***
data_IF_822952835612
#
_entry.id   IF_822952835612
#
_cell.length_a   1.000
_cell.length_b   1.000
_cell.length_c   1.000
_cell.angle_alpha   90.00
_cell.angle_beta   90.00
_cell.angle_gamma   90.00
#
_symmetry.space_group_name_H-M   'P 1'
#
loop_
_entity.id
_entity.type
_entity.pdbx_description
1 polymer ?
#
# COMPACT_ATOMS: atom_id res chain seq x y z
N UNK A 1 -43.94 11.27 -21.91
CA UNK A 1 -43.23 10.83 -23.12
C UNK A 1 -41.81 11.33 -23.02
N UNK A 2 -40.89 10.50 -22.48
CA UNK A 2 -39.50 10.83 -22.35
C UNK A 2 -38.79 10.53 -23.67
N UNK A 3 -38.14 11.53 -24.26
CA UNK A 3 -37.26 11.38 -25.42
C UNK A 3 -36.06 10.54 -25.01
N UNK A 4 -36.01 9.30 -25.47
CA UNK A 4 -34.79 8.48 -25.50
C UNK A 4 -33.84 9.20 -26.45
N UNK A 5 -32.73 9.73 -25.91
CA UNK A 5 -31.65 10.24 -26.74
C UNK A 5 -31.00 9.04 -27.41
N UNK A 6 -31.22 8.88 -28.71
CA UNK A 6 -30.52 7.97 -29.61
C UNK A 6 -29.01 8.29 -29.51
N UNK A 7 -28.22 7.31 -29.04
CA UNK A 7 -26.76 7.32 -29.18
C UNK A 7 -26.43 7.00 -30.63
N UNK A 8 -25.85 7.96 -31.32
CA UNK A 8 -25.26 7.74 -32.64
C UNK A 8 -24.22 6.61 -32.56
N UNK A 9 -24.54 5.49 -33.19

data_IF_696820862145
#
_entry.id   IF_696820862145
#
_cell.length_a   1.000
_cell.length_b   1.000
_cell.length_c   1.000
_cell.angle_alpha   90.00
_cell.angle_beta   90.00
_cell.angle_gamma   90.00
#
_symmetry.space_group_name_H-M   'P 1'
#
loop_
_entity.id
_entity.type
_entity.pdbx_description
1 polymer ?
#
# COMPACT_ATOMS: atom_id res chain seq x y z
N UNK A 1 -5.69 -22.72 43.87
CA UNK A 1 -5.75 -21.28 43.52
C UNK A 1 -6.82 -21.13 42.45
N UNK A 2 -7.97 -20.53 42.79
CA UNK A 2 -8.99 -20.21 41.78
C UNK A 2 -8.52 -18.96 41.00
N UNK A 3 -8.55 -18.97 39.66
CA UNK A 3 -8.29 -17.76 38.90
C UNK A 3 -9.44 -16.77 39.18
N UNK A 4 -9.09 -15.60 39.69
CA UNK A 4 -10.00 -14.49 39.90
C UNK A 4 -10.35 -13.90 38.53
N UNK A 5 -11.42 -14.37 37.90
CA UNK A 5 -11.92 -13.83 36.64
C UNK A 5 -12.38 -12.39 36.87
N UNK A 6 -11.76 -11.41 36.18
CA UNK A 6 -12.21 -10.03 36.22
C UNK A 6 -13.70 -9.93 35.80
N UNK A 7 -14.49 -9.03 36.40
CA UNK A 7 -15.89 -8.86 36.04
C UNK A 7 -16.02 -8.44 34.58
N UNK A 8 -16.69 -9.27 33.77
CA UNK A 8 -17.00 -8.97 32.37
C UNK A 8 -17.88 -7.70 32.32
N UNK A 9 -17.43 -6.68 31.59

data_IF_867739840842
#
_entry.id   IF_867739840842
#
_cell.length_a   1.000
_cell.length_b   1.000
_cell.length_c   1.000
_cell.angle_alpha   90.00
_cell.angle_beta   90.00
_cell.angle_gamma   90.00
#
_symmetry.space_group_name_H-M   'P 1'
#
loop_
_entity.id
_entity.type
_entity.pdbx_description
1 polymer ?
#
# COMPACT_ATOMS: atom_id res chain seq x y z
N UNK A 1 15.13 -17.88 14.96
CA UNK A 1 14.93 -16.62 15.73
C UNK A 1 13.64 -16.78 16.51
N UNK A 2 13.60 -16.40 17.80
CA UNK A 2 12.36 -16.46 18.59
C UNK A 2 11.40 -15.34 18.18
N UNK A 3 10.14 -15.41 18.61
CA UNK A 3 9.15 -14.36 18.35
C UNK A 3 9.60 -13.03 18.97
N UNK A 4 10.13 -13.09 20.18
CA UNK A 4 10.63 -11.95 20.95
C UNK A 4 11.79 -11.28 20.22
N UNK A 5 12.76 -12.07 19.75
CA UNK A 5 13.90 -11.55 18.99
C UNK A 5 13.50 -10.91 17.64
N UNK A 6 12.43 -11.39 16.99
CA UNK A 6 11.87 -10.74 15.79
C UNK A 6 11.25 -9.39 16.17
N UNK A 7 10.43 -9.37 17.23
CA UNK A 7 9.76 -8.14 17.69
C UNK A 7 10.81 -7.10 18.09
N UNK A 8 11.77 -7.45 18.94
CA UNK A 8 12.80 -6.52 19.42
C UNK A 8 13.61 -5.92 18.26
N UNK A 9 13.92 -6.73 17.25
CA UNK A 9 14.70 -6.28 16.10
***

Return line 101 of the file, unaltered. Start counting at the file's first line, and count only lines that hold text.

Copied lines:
#